But I read a tweet over the weekend from a political source I respect, who essentially said, “housing’s fine, there will be no recession, end of story,” and, well, I was annoyed.

That’s because housing isn’t always the source of a recession, and occasionally, as in 2000-01, it doesn’t turn down very much at all. In fact, housing has turned down since the beginning of last year about as much as it turned down in 2000 – which didn’t prevent the 2001 recession, did it?

So what are other sources of recessions? Here’s my take:

 

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Q1 corporate profits and real gross domestic income

Q1 corporate profits and real gross domestic income

Yesterday the second estimate of Q1 GDP came out, which means that corporate profits for Q1 were finally reported.

In my post earlier this week at Seeking Alpha, I wrote that corporate profits are of higher forecasting importance because of the contradiction in the signals being sent by the bond market vs. the housing market. So what light do they shed on the forecast for the next 12 months?

I wrote a follow-up post, and it is up on Seeking Alpha.  As usual, clicking over and reading should be informative for you, and helps to the tune of a couple of pennies for me.

P.S.: As a bonus, another important Q1 metric, gross domestic income, was also reported in yesterday’s revision. There is some evidence that, when they diverge, GDI leads GDP. Here’s what that relationship looks like for the past 30 years:

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Trucking tops ailing rail (nerdy)

Trucking tops ailing rail (nerdy)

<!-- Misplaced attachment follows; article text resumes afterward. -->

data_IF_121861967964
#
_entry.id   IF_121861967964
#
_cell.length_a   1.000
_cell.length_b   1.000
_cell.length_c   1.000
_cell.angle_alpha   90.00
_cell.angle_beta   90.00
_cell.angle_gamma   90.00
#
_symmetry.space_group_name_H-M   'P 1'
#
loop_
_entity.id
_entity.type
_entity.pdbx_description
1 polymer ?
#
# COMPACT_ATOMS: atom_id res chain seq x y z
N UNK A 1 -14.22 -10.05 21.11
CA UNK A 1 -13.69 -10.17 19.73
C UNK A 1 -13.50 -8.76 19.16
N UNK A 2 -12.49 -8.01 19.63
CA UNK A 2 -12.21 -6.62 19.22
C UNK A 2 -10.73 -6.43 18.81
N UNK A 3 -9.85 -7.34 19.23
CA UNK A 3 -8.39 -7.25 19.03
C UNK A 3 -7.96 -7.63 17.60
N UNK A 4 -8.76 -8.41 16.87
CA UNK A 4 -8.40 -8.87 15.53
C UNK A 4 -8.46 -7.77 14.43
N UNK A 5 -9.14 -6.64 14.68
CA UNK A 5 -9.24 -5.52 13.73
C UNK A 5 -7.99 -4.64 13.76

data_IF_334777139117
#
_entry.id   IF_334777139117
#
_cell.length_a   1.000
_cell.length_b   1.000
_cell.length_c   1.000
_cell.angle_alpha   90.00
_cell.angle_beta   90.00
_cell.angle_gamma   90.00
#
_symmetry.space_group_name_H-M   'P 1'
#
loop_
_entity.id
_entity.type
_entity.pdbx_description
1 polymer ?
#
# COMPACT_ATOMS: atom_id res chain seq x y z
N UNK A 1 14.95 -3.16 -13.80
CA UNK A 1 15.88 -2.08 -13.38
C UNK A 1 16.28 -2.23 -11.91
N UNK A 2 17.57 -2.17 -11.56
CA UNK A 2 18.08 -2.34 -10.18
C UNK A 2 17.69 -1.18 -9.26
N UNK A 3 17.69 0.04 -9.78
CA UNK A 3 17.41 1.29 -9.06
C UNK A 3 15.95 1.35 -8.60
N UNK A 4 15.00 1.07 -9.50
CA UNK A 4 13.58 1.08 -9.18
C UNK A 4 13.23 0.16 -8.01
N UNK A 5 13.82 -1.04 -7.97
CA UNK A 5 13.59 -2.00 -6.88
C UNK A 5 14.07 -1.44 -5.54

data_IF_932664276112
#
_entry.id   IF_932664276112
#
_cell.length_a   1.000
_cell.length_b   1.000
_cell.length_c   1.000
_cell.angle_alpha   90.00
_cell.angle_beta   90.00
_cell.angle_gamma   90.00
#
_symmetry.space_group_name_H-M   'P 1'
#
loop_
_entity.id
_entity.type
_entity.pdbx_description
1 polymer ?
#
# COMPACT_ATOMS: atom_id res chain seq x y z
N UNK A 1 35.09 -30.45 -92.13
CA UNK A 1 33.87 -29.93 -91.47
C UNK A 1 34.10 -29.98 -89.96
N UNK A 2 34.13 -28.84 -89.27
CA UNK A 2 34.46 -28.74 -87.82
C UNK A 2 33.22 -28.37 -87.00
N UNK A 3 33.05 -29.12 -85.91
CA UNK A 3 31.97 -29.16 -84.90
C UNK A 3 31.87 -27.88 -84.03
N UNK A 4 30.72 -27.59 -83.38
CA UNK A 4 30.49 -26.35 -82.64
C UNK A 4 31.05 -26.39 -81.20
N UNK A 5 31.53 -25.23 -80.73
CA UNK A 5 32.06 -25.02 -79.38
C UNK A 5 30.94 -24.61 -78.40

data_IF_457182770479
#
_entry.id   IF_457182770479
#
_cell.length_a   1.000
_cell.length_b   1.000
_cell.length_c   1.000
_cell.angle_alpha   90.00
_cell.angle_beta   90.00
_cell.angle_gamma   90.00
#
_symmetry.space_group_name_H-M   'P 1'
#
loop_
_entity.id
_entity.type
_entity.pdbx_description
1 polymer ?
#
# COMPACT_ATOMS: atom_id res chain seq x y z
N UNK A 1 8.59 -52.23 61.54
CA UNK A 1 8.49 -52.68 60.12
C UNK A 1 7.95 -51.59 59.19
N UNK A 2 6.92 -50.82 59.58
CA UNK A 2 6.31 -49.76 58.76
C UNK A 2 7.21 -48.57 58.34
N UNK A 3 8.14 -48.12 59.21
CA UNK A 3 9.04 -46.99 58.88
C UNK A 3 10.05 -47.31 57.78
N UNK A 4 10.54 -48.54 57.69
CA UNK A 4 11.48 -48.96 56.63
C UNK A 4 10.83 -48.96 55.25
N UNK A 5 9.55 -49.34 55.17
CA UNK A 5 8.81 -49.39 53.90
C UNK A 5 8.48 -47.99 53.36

Since the beginning of this year, weekly rail volumes have usually been negative.  The full year to date volumes have also been negative YoY:

Since all manufactured goods have to be transported to market, if this is something confirmed in other transportation readings, it would clearly be recessionary – as in, a recession has already started.

One alternative measure of the transportation sector is the Cass Freight Index.

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The Western Hemisphere’s portion of the Arctic looks set for a record low

The Western Hemisphere’s portion of the Arctic looks set for a record low

Given Donald Trump’s view that global warming is a hoax, I am surprised that almost 2 1/2 years into his Presidency NOAA’s “Arctic Sea Ice” page is still with us. And since I am a nerd, during the spring and summer it is something I check.

In past years, sea ice melted much more in the Eurasian arctic at the extremities of the Gulf Stream than on the North American side. In contrast, the decline in ice cover in the North American sector of the Arctic is particularly advanced this year. Here’s what it looks like as of yesterday:
With the exception of Hudson’s Bay, it looks much more like the end of June for the past decade in that sector of the Arctic. In order, here are June 2018, 2017, and 2012